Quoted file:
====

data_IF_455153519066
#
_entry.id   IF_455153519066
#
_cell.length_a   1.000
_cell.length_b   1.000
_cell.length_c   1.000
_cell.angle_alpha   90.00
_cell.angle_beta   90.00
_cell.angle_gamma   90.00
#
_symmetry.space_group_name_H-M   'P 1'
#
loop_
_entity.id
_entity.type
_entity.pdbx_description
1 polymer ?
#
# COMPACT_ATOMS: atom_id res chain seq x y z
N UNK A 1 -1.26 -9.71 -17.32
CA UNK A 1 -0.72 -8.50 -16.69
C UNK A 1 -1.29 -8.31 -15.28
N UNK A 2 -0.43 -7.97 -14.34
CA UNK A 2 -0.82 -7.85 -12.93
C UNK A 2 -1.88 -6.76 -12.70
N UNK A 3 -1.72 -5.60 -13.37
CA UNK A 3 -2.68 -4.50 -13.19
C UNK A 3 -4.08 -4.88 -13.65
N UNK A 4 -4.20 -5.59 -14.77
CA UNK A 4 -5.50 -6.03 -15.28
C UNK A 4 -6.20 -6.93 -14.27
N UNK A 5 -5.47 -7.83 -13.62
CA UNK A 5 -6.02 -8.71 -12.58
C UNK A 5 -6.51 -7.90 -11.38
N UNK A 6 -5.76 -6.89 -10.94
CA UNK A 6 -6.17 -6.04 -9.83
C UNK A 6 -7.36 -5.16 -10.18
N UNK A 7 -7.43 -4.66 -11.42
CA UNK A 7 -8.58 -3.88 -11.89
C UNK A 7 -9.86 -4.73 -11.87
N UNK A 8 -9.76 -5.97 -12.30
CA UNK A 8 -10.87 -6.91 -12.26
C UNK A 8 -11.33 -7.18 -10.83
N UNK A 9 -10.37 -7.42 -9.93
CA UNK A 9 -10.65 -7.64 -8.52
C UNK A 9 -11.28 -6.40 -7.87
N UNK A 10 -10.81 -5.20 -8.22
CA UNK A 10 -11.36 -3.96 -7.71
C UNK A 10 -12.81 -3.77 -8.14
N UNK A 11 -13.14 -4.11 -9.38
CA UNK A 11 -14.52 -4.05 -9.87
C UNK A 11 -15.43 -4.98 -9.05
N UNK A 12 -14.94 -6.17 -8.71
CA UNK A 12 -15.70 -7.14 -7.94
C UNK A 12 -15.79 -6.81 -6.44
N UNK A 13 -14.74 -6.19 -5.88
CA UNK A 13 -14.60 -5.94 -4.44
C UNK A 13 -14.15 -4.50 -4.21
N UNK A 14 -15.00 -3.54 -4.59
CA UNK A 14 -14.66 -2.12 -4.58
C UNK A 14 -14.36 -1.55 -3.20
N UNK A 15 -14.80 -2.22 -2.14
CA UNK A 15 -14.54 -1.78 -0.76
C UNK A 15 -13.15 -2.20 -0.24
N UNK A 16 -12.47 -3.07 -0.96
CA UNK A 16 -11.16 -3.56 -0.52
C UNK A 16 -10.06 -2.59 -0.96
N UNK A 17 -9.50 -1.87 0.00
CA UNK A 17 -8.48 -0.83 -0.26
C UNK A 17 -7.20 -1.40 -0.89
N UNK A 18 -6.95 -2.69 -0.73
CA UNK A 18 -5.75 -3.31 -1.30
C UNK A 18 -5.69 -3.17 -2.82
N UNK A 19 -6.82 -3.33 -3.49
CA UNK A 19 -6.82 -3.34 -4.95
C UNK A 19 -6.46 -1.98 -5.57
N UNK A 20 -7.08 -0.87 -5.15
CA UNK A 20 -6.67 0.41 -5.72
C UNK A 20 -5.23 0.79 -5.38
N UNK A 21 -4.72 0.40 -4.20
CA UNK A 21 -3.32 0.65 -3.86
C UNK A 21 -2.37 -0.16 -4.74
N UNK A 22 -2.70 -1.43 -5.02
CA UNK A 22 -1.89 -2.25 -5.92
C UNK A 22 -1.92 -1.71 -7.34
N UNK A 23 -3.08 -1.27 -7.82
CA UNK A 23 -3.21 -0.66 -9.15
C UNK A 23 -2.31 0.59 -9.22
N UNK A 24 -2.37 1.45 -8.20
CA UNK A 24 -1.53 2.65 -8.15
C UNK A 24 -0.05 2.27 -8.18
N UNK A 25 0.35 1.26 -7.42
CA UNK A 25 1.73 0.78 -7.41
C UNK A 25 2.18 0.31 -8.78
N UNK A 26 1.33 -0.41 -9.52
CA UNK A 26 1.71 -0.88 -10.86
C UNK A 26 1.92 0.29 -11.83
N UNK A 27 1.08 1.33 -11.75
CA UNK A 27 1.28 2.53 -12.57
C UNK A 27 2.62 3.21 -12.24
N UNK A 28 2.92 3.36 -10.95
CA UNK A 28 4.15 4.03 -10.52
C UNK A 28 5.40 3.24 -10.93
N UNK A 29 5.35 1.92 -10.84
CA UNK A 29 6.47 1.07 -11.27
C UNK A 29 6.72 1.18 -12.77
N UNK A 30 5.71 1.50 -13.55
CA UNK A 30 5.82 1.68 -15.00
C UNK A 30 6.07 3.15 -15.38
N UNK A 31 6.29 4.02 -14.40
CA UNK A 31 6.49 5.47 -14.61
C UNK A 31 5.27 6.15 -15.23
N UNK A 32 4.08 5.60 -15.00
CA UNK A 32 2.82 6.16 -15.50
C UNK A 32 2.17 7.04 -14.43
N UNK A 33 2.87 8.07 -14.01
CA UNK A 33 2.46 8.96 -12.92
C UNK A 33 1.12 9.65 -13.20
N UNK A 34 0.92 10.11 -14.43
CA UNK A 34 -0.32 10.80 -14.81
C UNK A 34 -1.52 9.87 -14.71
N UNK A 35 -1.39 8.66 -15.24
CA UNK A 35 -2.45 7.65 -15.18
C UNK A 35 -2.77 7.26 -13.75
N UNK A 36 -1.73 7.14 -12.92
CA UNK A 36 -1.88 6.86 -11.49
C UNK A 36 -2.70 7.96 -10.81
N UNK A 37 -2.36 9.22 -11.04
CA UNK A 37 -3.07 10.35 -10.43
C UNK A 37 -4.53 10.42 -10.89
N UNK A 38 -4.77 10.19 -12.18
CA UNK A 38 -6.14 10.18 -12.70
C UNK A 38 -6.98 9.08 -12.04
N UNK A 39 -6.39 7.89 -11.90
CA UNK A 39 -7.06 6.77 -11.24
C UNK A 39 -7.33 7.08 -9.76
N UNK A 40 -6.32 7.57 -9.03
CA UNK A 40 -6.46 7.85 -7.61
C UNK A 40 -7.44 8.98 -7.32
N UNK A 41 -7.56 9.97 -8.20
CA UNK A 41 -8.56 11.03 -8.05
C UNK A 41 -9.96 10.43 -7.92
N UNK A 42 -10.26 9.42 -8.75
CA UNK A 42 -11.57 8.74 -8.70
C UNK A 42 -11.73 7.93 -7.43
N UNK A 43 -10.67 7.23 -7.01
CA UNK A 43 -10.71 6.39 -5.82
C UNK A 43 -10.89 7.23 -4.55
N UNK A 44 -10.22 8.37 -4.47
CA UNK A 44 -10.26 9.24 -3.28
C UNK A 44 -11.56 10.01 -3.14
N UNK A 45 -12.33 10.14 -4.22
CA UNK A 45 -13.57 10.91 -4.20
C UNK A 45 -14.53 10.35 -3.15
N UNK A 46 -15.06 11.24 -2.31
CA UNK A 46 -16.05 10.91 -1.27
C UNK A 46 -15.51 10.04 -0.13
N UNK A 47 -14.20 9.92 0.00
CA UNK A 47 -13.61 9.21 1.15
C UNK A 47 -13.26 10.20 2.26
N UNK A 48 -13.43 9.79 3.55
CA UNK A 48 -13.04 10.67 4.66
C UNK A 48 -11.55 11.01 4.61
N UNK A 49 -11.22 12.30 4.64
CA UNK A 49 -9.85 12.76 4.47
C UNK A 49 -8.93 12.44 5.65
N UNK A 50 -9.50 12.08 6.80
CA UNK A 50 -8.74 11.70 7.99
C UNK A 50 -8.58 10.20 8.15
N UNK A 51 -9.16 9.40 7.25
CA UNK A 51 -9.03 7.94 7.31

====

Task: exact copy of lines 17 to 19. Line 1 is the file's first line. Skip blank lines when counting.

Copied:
_entity.pdbx_description
1 polymer ?
#